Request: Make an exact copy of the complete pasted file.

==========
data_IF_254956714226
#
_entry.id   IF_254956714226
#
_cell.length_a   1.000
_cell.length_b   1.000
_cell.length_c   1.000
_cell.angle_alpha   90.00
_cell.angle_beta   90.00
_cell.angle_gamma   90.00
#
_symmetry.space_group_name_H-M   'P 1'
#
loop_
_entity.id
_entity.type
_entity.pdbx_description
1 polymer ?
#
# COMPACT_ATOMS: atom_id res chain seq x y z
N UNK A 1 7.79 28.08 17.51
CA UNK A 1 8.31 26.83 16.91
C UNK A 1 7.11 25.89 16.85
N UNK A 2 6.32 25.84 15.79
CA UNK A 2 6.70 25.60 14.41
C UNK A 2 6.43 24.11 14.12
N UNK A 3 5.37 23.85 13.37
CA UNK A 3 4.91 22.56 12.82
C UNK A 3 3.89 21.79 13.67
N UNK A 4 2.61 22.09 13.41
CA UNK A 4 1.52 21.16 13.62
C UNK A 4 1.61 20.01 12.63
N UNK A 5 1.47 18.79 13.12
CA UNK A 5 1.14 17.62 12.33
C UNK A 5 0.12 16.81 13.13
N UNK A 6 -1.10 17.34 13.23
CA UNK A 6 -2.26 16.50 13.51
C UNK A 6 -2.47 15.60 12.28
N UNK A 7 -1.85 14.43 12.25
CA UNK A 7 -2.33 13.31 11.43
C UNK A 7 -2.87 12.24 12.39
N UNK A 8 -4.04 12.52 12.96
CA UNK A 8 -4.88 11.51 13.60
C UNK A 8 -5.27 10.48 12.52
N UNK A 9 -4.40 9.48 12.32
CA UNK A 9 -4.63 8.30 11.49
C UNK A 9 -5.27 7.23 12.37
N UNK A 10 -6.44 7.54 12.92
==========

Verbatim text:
data_IF_254956714226
#
_entry.id   IF_254956714226
#
_cell.length_a   1.000
_cell.length_b   1.000
_cell.length_c   1.000
_cell.angle_alpha   90.00
_cell.angle_beta   90.00
_cell.angle_gamma   90.00
#
_symmetry.space_group_name_H-M   'P 1'
#
loop_
_entity.id
_entity.type
_entity.pdbx_description
1 polymer ?
#
# COMPACT_ATOMS: atom_id res chain seq x y z
N UNK A 1 7.79 28.08 17.51
CA UNK A 1 8.31 26.83 16.91
C UNK A 1 7.11 25.89 16.85
N UNK A 2 6.32 25.84 15.79
CA UNK A 2 6.70 25.60 14.41
C UNK A 2 6.43 24.11 14.12
N UNK A 3 5.37 23.85 13.37
CA UNK A 3 4.91 22.56 12.82
C UNK A 3 3.89 21.79 13.67
N UNK A 4 2.61 22.09 13.41
CA UNK A 4 1.52 21.16 13.62
C UNK A 4 1.61 20.01 12.63
N UNK A 5 1.47 18.79 13.12
CA UNK A 5 1.14 17.62 12.33
C UNK A 5 0.12 16.81 13.13
N UNK A 6 -1.10 17.34 13.23
CA UNK A 6 -2.26 16.50 13.51
C UNK A 6 -2.47 15.60 12.28
N UNK A 7 -1.85 14.43 12.25
CA UNK A 7 -2.33 13.31 11.43
C UNK A 7 -2.87 12.24 12.39
N UNK A 8 -4.04 12.52 12.96
CA UNK A 8 -4.88 11.51 13.60
C UNK A 8 -5.27 10.48 12.52
N UNK A 9 -4.40 9.48 12.32
CA UNK A 9 -4.63 8.30 11.49
C UNK A 9 -5.27 7.23 12.37
N UNK A 10 -6.44 7.54 12.92